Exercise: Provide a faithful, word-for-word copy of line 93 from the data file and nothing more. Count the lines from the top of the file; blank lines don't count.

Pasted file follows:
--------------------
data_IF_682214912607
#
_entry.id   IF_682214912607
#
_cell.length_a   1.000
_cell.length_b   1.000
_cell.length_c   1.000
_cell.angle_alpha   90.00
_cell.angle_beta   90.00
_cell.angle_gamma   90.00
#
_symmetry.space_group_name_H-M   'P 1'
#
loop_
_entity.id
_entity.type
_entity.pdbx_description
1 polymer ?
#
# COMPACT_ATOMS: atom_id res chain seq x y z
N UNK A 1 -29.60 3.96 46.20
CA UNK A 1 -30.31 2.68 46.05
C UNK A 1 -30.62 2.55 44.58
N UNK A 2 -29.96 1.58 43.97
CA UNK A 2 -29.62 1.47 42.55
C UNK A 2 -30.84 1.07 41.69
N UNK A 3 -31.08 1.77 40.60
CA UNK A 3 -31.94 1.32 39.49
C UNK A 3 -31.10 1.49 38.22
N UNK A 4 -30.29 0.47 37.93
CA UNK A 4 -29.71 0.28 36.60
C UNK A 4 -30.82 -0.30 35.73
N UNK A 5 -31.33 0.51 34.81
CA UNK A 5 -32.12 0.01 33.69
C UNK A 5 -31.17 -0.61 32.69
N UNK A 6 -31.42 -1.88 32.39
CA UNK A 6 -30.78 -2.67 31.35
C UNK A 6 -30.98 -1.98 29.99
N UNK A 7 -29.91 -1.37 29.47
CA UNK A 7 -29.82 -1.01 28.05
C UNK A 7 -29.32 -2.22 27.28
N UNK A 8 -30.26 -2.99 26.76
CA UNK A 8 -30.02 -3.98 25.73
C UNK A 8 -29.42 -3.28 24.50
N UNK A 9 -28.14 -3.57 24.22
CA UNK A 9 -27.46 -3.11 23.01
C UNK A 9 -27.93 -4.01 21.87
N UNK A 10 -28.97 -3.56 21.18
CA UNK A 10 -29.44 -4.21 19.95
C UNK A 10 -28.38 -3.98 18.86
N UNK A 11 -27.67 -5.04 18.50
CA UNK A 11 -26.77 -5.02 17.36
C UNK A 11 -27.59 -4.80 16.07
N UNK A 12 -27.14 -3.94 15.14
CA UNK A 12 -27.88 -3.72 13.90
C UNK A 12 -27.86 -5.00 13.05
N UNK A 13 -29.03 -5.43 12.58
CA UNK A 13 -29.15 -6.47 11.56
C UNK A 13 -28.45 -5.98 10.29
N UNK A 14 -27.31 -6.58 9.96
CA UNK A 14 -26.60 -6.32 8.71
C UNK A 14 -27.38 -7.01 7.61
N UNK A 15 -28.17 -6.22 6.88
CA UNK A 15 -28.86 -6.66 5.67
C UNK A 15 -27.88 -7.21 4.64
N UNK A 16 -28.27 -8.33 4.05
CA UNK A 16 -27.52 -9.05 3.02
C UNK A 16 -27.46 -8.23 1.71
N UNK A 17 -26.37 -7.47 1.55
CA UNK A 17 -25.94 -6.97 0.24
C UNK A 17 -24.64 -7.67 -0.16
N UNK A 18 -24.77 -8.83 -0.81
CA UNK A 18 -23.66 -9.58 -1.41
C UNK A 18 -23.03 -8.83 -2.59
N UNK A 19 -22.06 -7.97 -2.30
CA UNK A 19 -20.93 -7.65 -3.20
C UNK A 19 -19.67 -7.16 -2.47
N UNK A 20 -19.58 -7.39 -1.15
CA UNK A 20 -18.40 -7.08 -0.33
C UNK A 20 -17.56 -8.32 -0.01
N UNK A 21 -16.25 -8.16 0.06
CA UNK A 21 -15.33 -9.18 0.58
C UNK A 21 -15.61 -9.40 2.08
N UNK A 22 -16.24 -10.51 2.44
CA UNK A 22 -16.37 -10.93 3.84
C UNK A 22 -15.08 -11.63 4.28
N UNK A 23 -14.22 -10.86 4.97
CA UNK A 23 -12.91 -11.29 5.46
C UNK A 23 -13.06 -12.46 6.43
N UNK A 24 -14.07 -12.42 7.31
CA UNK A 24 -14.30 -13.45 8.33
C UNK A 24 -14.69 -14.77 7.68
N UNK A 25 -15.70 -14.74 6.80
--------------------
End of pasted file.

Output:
N UNK A 25 -15.70 -14.74 6.80